So tell me, am I wrong to have these standards? Or am I right but just shouldn’t say it? I’ve watched and enjoyed a lot of streaming shows on a variety of platforms, so I know there is good stuff out there and I look forward to watching more, but this is just about the general quality. Personally, I think the regular network shows I watch on cable are better in a lot of ways to streaming service shows. But who knows; maybe they have triple the budgets.

I’d love to know what you think.

That’s all for now!

 

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I Consume Content At Double Speed, And You Need To Try It

I’ve developed a habit of watching things at a faster speed. I now have a need for speed.

It started in my third year of university. One of my profs often assigned videos for us to watch for homework. Some would be short two minute videos, but some were long, twenty minute TED Talks. I did not like the long ones. And then a friend who was also in the course dropped the biggest life hack on me: watch the videos at double speed.

That's a good idea gif

You may be thinking: double speed is too fast. It’s incomprehensible. But it’s not. Especially if you have subtitles on. I love subtitles. I have them on the TV all the time. And sure, YouTube’s auto-generated ones can be hit or miss, but usually they’re alright. They’re enough for me to glance at the text as I process what I’m hearing. And really, your ears and brain adjust to the faster speed quickly so the more you do it, the easier it is to do.

See, people in TV shows/movies and a lot of YouTube videos talk slower than we talk in most real-life conversations because it’s easier for viewers to understand. If you’ve ever given a speech or presentation, you’d know you need to go slow and enunciate. So speeding that up doesn’t make it impossible to understand, it just makes it faster than expected.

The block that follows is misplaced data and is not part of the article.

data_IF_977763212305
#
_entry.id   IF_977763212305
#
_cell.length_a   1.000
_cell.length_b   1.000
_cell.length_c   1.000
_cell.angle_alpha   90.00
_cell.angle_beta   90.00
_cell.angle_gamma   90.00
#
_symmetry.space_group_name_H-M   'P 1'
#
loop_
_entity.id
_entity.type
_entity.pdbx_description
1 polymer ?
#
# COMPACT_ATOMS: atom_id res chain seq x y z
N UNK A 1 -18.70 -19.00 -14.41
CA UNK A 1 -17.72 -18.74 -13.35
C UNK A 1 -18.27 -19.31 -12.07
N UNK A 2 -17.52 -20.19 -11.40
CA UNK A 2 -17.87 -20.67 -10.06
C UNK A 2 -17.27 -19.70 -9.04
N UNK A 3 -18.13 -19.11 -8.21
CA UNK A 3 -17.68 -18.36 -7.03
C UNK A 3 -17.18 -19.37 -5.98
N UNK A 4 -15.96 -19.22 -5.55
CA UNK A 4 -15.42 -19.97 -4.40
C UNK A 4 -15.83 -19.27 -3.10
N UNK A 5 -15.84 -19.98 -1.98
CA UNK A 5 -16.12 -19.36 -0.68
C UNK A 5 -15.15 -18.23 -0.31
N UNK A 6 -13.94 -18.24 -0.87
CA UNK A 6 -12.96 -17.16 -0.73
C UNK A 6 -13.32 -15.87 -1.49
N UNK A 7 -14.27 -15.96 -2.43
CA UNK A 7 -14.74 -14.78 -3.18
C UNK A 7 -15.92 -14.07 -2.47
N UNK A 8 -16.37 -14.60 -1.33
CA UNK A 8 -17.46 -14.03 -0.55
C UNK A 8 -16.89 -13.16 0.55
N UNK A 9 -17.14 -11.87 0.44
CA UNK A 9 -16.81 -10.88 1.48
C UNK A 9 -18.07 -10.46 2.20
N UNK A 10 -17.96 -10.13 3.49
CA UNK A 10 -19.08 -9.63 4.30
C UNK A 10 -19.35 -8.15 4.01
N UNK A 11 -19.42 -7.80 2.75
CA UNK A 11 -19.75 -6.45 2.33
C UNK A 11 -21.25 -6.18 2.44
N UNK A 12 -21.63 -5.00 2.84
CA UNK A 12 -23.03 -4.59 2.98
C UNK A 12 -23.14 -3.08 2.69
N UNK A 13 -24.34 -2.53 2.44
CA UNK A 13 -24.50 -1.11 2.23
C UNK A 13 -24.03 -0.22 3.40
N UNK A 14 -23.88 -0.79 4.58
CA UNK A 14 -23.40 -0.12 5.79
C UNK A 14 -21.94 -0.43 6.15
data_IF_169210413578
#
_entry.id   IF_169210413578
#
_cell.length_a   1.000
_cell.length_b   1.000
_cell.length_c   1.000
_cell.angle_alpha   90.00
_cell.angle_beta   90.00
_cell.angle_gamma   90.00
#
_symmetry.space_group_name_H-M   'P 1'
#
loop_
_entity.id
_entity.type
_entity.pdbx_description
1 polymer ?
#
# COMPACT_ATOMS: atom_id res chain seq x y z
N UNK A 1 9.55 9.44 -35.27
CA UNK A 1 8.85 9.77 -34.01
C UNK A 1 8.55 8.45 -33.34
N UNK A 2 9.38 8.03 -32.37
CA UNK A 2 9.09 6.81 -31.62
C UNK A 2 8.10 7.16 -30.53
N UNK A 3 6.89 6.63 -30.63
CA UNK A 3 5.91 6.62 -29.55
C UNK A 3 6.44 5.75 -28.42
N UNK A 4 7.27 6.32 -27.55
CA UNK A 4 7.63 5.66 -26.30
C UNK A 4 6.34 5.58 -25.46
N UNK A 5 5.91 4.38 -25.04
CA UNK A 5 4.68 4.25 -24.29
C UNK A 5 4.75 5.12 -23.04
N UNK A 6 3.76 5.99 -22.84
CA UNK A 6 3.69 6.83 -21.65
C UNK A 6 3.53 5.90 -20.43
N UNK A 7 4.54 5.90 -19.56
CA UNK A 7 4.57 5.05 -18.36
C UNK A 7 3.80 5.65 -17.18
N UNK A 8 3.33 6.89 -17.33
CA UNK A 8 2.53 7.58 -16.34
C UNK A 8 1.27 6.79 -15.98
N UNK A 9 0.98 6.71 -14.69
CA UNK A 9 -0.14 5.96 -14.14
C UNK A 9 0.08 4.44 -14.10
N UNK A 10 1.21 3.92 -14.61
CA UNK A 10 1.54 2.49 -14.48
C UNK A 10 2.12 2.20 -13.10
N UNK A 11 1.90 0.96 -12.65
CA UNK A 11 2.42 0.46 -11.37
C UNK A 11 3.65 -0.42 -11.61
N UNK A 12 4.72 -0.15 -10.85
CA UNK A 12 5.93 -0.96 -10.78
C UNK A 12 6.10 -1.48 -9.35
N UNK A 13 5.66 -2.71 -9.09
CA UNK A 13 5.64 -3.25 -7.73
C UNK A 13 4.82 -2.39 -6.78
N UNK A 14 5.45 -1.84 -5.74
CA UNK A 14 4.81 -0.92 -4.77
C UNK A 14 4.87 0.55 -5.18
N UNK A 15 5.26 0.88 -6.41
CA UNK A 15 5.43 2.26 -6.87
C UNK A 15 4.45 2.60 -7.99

Besides, a lot of the videos I was watching, like the ones for that course, were more about the sound than the picture. TED Talks are just a person standing and speaking. I don’t care if they now pace around on that stage at a weird speed. YouTube videos are largely the same. So that’s why I was shocked and amazed when this same friend informed me that he doesn’t just watch meaningless homework videos and vlogs at a double speed, he watches TV shows at this speed too. Shows that he enjoys. Why would you want to spend less time watching something you enjoy? I decided to not do that.

Until I did it.

Look, for a period last year on Tuesday nights I had seven TV shows to watch. Three of them were full hour shows. By the time midnight was rolling around, I was tired and not giving the shows the proper attention they deserve.  So I upped the speed. Suddenly a twenty two minute show was taking eleven minutes. A forty seven minute show was taking twenty three minutes. I was saving time and still being able to consume the content I enjoyed. They just spoke faster and moved faster. I used to spend literally ALL DAY watching the Marvel Netflix shows when they came out. Now I can do it in an evening. And I don’t even feel bad because Jessica Jones Season 2 was a lot of standing and talking anyway.

Of course, you may be thinking, wait, Netflix doesn’t have a speed setting. Do you watch things illegally? The answer is yeah, I sure do, but I also use a Chrome extension that allows me to control the speed on Netflix, so I can watch legally there. It also works on Facebook and Tumblr videos which also don’t have speed settings. I’ve been using it for months, and I love it.

DJ Khaled Major Key

I still prefer to watch a show live on a TV screen (unlike my friend who will wait to watch it quickly online after, and I hope that if he’s reading this, he knows I disapprove) but if I’m in a time crunch and am watching something online, I will not hesitate to speed it up a bit.

Recently I rewatched The Office. I did it at only 1.5 speed (to savour it). Sometimes I’ll watch YouTube videos at 2.5 if it’s someone who really talks slow or I don’t really care about the sound as much as the picture or the info. Either way, I do enjoy the flexibility I now have. And I encourage you to try it. Start slow and use subtitles, if you want. It’ll be weird at first, but you’ll get used to it, and soon be able to watch all the TV shows and movies you never had time for.

You’re welcome.